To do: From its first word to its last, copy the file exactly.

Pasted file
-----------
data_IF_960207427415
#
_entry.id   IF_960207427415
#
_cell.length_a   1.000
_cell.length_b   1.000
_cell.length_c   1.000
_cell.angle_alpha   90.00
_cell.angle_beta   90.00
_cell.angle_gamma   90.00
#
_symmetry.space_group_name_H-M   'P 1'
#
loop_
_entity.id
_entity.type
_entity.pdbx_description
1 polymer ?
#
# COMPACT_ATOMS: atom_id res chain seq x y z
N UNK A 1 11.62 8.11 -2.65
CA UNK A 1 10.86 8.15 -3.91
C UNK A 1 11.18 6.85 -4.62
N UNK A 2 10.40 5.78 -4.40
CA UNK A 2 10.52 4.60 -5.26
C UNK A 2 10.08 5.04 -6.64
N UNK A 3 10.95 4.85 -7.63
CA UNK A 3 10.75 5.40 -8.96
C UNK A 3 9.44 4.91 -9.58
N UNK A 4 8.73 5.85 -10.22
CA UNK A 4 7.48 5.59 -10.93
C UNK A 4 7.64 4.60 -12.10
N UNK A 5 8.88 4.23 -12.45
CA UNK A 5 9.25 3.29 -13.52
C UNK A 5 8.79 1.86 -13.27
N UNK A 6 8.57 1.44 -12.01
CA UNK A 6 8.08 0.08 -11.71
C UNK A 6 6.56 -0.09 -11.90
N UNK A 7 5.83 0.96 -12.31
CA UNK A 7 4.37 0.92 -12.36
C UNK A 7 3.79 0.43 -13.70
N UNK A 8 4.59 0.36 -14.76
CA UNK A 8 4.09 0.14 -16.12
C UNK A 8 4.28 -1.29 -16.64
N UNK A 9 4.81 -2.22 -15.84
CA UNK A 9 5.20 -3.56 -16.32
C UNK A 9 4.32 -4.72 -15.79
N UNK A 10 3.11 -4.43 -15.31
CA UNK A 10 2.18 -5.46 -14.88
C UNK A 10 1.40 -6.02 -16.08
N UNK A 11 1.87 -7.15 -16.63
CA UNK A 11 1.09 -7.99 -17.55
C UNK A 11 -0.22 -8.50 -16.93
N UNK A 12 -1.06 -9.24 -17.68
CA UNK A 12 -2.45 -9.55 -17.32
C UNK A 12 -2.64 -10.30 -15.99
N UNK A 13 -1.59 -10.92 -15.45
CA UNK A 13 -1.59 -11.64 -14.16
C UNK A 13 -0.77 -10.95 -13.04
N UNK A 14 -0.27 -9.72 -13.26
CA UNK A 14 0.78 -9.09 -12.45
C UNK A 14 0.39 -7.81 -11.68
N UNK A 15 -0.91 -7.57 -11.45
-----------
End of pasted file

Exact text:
data_IF_960207427415
#
_entry.id   IF_960207427415
#
_cell.length_a   1.000
_cell.length_b   1.000
_cell.length_c   1.000
_cell.angle_alpha   90.00
_cell.angle_beta   90.00
_cell.angle_gamma   90.00
#
_symmetry.space_group_name_H-M   'P 1'
#
loop_
_entity.id
_entity.type
_entity.pdbx_description
1 polymer ?
#
# COMPACT_ATOMS: atom_id res chain seq x y z
N UNK A 1 11.62 8.11 -2.65
CA UNK A 1 10.86 8.15 -3.91
C UNK A 1 11.18 6.85 -4.62
N UNK A 2 10.40 5.78 -4.40
CA UNK A 2 10.52 4.60 -5.26
C UNK A 2 10.08 5.04 -6.64
N UNK A 3 10.95 4.85 -7.63
CA UNK A 3 10.75 5.40 -8.96
C UNK A 3 9.44 4.91 -9.58
N UNK A 4 8.73 5.85 -10.22
CA UNK A 4 7.48 5.59 -10.93
C UNK A 4 7.64 4.60 -12.10
N UNK A 5 8.88 4.23 -12.45
CA UNK A 5 9.25 3.29 -13.52
C UNK A 5 8.79 1.86 -13.27
N UNK A 6 8.57 1.44 -12.01
CA UNK A 6 8.08 0.08 -11.71
C UNK A 6 6.56 -0.09 -11.90
N UNK A 7 5.83 0.96 -12.31
CA UNK A 7 4.37 0.92 -12.36
C UNK A 7 3.79 0.43 -13.70
N UNK A 8 4.59 0.36 -14.76
CA UNK A 8 4.09 0.14 -16.12
C UNK A 8 4.28 -1.29 -16.64
N UNK A 9 4.81 -2.22 -15.84
CA UNK A 9 5.20 -3.56 -16.32
C UNK A 9 4.32 -4.72 -15.79
N UNK A 10 3.11 -4.43 -15.31
CA UNK A 10 2.18 -5.46 -14.88
C UNK A 10 1.40 -6.02 -16.08
N UNK A 11 1.87 -7.15 -16.63
CA UNK A 11 1.09 -7.99 -17.55
C UNK A 11 -0.22 -8.50 -16.93
N UNK A 12 -1.06 -9.24 -17.68
CA UNK A 12 -2.45 -9.55 -17.32
C UNK A 12 -2.64 -10.30 -15.99
N UNK A 13 -1.59 -10.92 -15.45
CA UNK A 13 -1.59 -11.64 -14.16
C UNK A 13 -0.77 -10.95 -13.04
N UNK A 14 -0.27 -9.72 -13.26
CA UNK A 14 0.78 -9.09 -12.45
C UNK A 14 0.39 -7.81 -11.68
N UNK A 15 -0.91 -7.57 -11.45